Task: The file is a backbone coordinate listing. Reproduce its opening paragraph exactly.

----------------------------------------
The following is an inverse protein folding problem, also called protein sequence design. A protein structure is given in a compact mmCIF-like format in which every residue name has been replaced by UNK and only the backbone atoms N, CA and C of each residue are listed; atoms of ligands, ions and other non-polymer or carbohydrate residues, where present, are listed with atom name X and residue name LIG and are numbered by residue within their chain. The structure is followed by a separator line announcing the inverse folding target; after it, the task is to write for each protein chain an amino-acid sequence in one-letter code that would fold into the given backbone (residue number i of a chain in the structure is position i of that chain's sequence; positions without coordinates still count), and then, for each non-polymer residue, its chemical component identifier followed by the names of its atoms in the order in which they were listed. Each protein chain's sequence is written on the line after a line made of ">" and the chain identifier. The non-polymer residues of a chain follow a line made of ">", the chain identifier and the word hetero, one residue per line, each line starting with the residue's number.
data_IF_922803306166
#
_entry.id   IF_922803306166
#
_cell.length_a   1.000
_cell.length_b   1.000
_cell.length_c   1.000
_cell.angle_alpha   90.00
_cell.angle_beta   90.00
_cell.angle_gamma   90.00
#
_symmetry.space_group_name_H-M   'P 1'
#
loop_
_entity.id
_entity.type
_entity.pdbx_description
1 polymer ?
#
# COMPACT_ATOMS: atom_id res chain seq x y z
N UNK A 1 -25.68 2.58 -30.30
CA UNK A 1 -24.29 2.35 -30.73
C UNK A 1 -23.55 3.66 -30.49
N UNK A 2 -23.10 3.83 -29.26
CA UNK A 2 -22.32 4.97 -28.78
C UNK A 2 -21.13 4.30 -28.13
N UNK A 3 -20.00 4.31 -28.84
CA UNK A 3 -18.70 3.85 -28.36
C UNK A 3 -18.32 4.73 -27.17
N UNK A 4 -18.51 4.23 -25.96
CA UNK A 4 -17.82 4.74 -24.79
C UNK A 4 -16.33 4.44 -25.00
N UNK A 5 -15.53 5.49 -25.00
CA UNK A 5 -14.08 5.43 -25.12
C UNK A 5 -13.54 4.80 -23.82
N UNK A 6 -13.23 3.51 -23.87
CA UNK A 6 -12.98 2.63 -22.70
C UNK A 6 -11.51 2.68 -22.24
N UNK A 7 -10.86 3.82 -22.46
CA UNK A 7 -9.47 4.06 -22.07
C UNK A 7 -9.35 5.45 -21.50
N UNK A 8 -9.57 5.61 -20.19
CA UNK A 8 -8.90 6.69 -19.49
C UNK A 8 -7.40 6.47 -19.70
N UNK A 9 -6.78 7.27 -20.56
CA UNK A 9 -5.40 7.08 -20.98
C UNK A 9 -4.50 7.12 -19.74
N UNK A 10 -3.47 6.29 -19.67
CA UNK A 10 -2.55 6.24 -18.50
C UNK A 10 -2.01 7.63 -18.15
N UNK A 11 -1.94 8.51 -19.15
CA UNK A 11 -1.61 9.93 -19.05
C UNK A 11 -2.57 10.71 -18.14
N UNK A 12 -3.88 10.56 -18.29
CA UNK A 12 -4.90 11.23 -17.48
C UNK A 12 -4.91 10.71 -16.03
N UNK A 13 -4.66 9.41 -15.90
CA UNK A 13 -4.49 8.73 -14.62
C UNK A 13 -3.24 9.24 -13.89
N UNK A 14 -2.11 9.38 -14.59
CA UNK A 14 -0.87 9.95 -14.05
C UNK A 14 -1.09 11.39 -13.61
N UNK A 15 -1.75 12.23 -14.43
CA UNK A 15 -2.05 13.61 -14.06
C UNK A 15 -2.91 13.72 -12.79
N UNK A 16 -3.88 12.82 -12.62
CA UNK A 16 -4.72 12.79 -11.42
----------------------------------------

The following is an inverse protein folding problem, also called protein sequence design. A protein structure is given in a compact mmCIF-like format in which every residue name has been replaced by UNK and only the backbone atoms N, CA and C of each residue are listed; atoms of ligands, ions and other non-polymer or carbohydrate residues, where present, are listed with atom name X and residue name LIG and are numbered by residue within their chain. The structure is followed by a separator line announcing the inverse folding target; after it, the task is to write for each protein chain an amino-acid sequence in one-letter code that would fold into the given backbone (residue number i of a chain in the structure is position i of that chain's sequence; positions without coordinates still count), and then, for each non-polymer residue, its chemical component identifier followed by the names of its atoms in the order in which they were listed. Each protein chain's sequence is written on the line after a line made of ">" and the chain identifier. The non-polymer residues of a chain follow a line made of ">", the chain identifier and the word hetero, one residue per line, each line starting with the residue's number.